Round 2, in appearance, is a repeat of round 1. Jones lands a few punches, some of them with a seriousness that at first looks genuine but quickly turns out to be superficial. Evans continues the punishment of the muscle matter that constitute the thighs of Jon Jones.
Two things change:
First, everyone takes notice that Evans’ leg kicks are not in jest – they are part of a plan. Notably, it has the character of the first serious, comprehensive plan that Jones has faced. It is a deployment of leg kicks unseen since Jose Aldo slowly and scientifically applied them in disabling fashion to Uriah Faber.
Second, Jones himself notices. He switches stances frequently as per usual, but his facial expression betrays the obvious fact that this shit hurts, and he’s going to lose one of his legs pretty soon. Southpaw becomes – at best – a backup.
Round 3. To the best of Evans’ ability, an absolutely uncreative (if boring) sequale to the first two rounds. Yes, Jones surprises with a flying knee or a takedown attempt of his own, but for the most part this round turns out to be disastrously uneventful but for the ongoing damage to the outer thighs of our champion.
Round 4. Evans corner has made clear that its time to deploy phase 2. Jones: frightened. He is committing less. His facial expression has changed. His authority as champion – as conductor of the orchaestra of the body parts that make up UFC 145 – has been questioned with volume and pride by Evans. Evans begins the round by moving with certainty to the center of the cage to a Jones full of anticipation and hope. Hope that his poor legs will be left alone and that the fight will radically change to a dynamic that more intimately involves his upper body.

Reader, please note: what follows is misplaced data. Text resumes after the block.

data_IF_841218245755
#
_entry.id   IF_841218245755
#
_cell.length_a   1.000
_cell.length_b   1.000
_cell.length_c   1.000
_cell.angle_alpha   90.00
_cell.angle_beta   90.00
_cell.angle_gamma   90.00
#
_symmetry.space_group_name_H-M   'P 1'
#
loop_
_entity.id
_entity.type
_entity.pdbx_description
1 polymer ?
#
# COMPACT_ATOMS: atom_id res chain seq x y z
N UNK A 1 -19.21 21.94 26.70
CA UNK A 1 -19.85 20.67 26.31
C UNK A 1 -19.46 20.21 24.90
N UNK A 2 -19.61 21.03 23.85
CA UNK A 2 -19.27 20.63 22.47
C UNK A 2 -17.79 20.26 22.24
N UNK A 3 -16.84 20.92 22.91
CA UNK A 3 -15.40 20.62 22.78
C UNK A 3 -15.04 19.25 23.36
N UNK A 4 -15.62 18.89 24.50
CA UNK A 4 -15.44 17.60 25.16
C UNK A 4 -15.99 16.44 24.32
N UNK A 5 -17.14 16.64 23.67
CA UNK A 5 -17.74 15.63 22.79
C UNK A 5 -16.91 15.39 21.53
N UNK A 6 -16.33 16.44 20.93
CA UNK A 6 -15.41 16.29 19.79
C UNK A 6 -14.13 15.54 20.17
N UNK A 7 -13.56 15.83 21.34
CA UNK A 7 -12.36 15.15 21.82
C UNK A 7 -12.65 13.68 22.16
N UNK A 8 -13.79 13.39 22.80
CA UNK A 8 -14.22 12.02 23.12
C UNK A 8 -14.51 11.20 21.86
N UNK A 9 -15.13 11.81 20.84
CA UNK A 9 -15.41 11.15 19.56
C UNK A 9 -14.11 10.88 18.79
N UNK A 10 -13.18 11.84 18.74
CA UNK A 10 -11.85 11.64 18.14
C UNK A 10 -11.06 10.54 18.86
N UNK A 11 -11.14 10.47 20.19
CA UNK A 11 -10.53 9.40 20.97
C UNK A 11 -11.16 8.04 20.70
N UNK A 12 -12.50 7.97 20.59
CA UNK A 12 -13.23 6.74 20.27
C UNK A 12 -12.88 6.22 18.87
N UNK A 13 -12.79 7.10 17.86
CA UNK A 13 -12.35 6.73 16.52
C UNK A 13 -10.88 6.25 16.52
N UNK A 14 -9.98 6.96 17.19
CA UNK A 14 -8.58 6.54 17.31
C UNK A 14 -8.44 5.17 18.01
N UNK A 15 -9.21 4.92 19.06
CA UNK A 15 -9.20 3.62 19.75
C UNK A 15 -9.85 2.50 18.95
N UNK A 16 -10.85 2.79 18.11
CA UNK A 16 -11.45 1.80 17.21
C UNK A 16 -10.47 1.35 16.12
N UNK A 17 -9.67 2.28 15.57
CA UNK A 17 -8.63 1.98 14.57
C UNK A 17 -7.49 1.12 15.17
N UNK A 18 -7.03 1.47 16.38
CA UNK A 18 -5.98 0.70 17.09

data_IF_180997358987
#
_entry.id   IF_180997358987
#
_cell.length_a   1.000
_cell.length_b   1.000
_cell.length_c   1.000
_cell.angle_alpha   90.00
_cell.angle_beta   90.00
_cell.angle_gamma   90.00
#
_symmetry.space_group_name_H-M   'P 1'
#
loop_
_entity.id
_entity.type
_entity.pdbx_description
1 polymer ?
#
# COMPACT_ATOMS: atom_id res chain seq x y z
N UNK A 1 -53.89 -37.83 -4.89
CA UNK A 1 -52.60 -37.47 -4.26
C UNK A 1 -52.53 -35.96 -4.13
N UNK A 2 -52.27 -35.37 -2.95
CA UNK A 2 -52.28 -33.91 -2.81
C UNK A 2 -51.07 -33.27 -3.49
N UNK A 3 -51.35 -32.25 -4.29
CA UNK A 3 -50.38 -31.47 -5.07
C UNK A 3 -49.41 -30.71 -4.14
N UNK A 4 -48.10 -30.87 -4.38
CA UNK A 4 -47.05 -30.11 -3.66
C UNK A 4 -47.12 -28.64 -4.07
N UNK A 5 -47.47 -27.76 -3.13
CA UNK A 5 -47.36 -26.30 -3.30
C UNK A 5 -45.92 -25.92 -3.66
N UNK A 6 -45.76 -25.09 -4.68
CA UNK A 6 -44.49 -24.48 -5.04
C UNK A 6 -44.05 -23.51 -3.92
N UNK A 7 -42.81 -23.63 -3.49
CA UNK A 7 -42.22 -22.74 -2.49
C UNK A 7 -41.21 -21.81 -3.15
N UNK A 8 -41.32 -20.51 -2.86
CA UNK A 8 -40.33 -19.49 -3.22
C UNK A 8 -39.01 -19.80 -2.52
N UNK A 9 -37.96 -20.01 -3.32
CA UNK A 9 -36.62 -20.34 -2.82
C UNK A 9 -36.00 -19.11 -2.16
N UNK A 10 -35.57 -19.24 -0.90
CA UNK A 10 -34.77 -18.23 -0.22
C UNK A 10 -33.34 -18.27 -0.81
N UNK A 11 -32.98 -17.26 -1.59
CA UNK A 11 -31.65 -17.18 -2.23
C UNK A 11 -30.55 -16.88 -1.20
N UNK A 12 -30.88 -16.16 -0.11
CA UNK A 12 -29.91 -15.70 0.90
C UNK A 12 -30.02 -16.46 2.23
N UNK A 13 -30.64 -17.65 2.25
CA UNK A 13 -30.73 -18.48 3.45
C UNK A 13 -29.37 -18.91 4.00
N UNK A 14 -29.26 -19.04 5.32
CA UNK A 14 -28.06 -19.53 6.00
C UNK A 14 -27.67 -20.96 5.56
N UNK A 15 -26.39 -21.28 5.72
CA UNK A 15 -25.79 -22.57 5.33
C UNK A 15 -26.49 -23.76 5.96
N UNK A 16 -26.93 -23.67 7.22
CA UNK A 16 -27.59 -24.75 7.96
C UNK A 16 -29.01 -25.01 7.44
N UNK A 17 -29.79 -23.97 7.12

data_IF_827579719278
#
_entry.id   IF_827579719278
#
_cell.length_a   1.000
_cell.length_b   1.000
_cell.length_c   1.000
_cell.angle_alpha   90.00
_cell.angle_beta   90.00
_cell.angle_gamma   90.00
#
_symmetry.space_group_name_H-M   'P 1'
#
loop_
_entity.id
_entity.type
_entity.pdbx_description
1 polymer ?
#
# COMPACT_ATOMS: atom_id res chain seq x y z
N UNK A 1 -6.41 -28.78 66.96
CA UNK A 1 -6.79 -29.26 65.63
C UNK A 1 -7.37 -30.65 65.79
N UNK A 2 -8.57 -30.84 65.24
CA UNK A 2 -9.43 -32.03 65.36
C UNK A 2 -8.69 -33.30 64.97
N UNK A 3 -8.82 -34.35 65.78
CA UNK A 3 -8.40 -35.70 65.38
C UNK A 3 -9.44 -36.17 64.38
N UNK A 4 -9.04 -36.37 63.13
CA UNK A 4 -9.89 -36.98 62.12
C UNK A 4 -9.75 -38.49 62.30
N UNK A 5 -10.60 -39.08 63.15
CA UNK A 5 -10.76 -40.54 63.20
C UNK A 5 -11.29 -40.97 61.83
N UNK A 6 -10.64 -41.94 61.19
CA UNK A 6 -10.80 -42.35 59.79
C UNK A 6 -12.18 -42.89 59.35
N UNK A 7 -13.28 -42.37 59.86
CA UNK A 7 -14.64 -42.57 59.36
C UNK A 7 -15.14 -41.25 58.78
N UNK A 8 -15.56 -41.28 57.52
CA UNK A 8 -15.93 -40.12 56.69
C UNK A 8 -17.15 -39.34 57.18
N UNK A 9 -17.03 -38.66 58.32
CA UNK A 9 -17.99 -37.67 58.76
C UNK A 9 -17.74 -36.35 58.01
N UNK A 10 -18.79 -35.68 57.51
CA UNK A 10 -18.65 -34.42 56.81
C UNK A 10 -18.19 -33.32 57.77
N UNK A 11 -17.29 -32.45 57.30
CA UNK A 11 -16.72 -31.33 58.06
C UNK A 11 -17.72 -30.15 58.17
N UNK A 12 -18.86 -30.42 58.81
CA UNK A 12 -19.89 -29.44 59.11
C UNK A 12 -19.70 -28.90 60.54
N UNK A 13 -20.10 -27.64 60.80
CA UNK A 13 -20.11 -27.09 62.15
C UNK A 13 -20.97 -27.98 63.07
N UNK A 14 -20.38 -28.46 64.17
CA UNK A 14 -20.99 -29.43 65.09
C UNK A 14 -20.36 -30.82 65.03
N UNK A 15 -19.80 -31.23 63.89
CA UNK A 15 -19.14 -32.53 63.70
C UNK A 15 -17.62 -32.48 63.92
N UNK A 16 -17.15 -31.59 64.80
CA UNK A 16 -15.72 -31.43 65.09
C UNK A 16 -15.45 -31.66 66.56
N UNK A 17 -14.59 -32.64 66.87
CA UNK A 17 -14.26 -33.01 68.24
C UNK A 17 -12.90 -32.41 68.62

Jones quickly wishes he had watched what he had wished for.
Evans, taking the bruised Jones down with ease, finds himself in the guard of a champion who is numb and tingly from thigh to ankle. He begins pounding. And he doesn’t stop. Soon Jones’ consciousness absconds, and Evans finds himself in side control, mercilessly applying hammer fists to his former student’s temple, no doubt in a manner that Evans once advised Jones – at all costs – avoid.
Evans bores with side control, moving gracefully into full mount and smothering the airways of the troubled Jones with his chest. Jones has quadrupled (or more) his cummulative time on his back in this fourth round, yet hasn’t had the gumption to attempt a single technique from below. Evans waits a few seconds, hugging his former student with pride – metaphorically whispering into his ear a reminder that yes, his future as a champion and a legend is surely his birthright – before posturing up and punching him.
Punching him like he has never, ever been punched before. Jones’ will is broken, and he too is filled with the sense that providence has brought his career into check. TKO is declared seconds later. Both fighters are filled with a deep, heart-claiming pride. Evans wishes he had the self-assured nature to lay on the canvas with his student and hug him, but instead he stands up and does his best to boast.
Evans takes the belt, Jones is reminded of his mortal nature, and MMA moves on.
I’m not saying that I’m predicting this precise outcome, I’m just saying that, for me, it’s as belivable a narrative as the mainstream version. For all the enthusiasm about the superhumanity of my hometown hero, it is not difficult for me to imagine a night that instead reminds him that yes, he is after all a human being.
Tonight, we’ll find out which course belongs to this reality. Here. We. Go.